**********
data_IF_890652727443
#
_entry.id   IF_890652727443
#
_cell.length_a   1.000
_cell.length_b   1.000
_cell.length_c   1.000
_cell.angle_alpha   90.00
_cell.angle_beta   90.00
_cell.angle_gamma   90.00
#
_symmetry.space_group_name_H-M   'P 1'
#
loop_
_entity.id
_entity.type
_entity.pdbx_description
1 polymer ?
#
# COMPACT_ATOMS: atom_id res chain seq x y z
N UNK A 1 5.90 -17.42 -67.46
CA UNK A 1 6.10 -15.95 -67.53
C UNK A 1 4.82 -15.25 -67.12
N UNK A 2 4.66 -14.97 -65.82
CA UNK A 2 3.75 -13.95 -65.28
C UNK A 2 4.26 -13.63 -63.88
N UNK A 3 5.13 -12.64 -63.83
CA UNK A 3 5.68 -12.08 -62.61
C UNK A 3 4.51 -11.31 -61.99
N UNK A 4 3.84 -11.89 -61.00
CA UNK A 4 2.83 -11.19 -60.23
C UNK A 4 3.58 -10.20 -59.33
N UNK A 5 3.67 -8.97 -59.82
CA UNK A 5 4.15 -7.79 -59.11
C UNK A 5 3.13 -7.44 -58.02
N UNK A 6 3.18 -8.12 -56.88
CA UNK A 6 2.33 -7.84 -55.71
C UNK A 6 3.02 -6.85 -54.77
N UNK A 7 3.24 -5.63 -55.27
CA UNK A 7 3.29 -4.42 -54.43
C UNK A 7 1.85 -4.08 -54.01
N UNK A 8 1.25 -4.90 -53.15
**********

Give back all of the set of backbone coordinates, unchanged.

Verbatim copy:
data_IF_890652727443
#
_entry.id   IF_890652727443
#
_cell.length_a   1.000
_cell.length_b   1.000
_cell.length_c   1.000
_cell.angle_alpha   90.00
_cell.angle_beta   90.00
_cell.angle_gamma   90.00
#
_symmetry.space_group_name_H-M   'P 1'
#
loop_
_entity.id
_entity.type
_entity.pdbx_description
1 polymer ?
#
# COMPACT_ATOMS: atom_id res chain seq x y z
N UNK A 1 5.90 -17.42 -67.46
CA UNK A 1 6.10 -15.95 -67.53
C UNK A 1 4.82 -15.25 -67.12
N UNK A 2 4.66 -14.97 -65.82
CA UNK A 2 3.75 -13.95 -65.28
C UNK A 2 4.26 -13.63 -63.88
N UNK A 3 5.13 -12.64 -63.83
CA UNK A 3 5.68 -12.08 -62.61
C UNK A 3 4.51 -11.31 -61.99
N UNK A 4 3.84 -11.89 -61.00
CA UNK A 4 2.83 -11.19 -60.23
C UNK A 4 3.58 -10.20 -59.33
N UNK A 5 3.67 -8.97 -59.82
CA UNK A 5 4.15 -7.79 -59.11
C UNK A 5 3.13 -7.44 -58.02
N UNK A 6 3.18 -8.12 -56.88
CA UNK A 6 2.33 -7.84 -55.71
C UNK A 6 3.02 -6.85 -54.77
N UNK A 7 3.24 -5.63 -55.27
CA UNK A 7 3.29 -4.42 -54.43
C UNK A 7 1.85 -4.08 -54.01
N UNK A 8 1.25 -4.90 -53.15